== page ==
Proving that the mystery is probably more compelling than the facts, Ethan Hawke's turn as Tesla showcases a committed performance but little else.
In Christopher Nolan's The Prestige, a perfectly-cast and supremely, innately, enigmatic David Bowie superbly brought the mysterious inventor Nikola Tesla to brief life in what was little more than a majestic cameo appearance. And it was really all you needed, highlighting the brilliant man's imaginative innovations with a few memorable sequences involving a field of lightbulbs which were seemingly powered by the very Earth itself, and marvellous visualisations of his trademark Tesla Coil. For Nolan, he was more than a mere inventor; he was a magician.
For writer/director Michael Almereyda, who previously partnered with both his Tesla stars Ethan Hawke and Kyle MacLachlan on a contemporary adaptation of Hamlet, the story is considerably more tragic than that, charting a life of failed experiments, abortive projects and ideas that simply didn't materialise into real world application. It's a valid stance - Tesla may have been fundamental to the expansion of Alternating Current during the fabled "Current Wars" but some of his more innovative projects (global wireless communication in particular) never fully translated into viable working products - but it's also a perpetually dour one, summing the inventor up in footnotes on a seemingly narrated eulogy without ever bringing life to this veritably electric magician.
There is simply no magic here
In the late 19th Century, the largely self-taught Serbian inventor Nikola Tesla struggles to find his footing in New York City, stifled by his work for the illustrious Direct Current proponent, Thomas Edison - who refuses to believe there is a future to Alternating Current - before becoming fundamental to the success of AC in the Current Wars through his later work with George Westinghouse. Romantically circling the daughter of millionaire J.P. Morgan, he finds an opportunity to finally realise his dream projects, but will his obsession with his work be his ultimate downfall?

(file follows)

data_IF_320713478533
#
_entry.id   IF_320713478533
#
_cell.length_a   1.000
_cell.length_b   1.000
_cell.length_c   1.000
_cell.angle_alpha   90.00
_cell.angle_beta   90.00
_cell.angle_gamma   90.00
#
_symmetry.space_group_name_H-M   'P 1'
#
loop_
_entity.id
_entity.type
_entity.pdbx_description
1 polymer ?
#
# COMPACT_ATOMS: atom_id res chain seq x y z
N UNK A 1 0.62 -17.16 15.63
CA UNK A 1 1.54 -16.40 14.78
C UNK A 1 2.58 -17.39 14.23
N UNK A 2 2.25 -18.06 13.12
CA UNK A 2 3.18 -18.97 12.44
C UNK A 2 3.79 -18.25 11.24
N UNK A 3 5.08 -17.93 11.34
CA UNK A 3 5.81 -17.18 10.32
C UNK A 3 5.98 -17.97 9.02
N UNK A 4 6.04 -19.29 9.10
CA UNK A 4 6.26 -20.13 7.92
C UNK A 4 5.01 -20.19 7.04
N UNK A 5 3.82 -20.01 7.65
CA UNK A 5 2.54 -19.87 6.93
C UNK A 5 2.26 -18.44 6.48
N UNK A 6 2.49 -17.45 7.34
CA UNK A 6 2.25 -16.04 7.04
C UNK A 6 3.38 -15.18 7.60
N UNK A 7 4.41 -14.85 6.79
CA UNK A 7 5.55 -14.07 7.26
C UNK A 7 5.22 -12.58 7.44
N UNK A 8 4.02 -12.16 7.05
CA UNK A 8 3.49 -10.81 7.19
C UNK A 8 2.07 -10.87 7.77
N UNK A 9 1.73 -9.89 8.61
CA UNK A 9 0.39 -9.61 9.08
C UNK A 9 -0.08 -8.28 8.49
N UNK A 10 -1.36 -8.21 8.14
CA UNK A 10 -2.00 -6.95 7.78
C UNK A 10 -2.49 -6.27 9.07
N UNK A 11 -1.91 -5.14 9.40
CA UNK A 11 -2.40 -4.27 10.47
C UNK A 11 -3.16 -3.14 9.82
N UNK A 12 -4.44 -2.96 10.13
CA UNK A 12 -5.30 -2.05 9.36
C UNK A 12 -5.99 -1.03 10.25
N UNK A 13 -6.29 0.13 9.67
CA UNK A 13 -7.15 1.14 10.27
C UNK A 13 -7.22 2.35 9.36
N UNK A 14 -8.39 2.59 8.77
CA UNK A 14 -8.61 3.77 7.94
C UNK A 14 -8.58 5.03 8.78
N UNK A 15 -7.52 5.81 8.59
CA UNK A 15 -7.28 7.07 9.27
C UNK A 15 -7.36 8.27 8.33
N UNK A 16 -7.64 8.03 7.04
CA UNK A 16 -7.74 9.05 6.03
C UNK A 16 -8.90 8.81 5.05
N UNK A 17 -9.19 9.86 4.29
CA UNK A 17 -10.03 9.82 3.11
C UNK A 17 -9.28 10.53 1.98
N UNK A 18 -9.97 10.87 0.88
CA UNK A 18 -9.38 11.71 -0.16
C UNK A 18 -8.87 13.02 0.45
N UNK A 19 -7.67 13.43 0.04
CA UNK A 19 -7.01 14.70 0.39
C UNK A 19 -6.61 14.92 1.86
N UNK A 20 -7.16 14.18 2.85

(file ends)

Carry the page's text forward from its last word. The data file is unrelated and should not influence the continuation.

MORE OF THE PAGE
Almereyda, who recently crafted the flawed but imaginative sci-fi Marjorie Prime, has actually been working on a Tesla project for most of his career - it was his first screenplay, optioned for somebody else to direct; an option which was never taken. Returning to it decades later, and with the experience of a number of features, he appears at once torn between his original intentions, all those years back, and more current ideas - and styles - the two of which not always making for ideal bedfellows.
For starters, Almereyda has fashioned what appears, at times, to be little more than one of those True History documentaries - the ones where real photos and historical interviews are inter spliced with actors reenacting key moments in the subject's life. It's a stylistic choice, for sure, but not a good one by any measure, often taking you right out of the piece as Hawke and his co-stars wander around in front of old black and white pictures from the era, as if merely standing in front of them put them inside the moment. It doesn't. And it makes the feature look every bit of the $200 it cost to make.
Summing the inventor up in footnotes on a seemingly narrated eulogy without ever bringing life to this veritably electric magician
It's undeniably a joy to watch both Hawke and MacLachlan - a rare one for a decent juicy role these days - do their thing, but even they are not enough to turn nothing into something, with this particularly tale of Tesla's life of un-achievements a painfully tedious ride, borderline pretentious at times, merely shining a spotlight on aspects that the enigma of this great inventor simply didn't need brought out of the shadows.
There's some irony in the fact that, watching something like The Prestige, you'd have probably lapped up the very prospect of a spin-off entirely focussed on Bowie's enigmatic Tesla. But that's ultimately Almereyda's biggest and most unforgivable mistake - there is simply no magic here.
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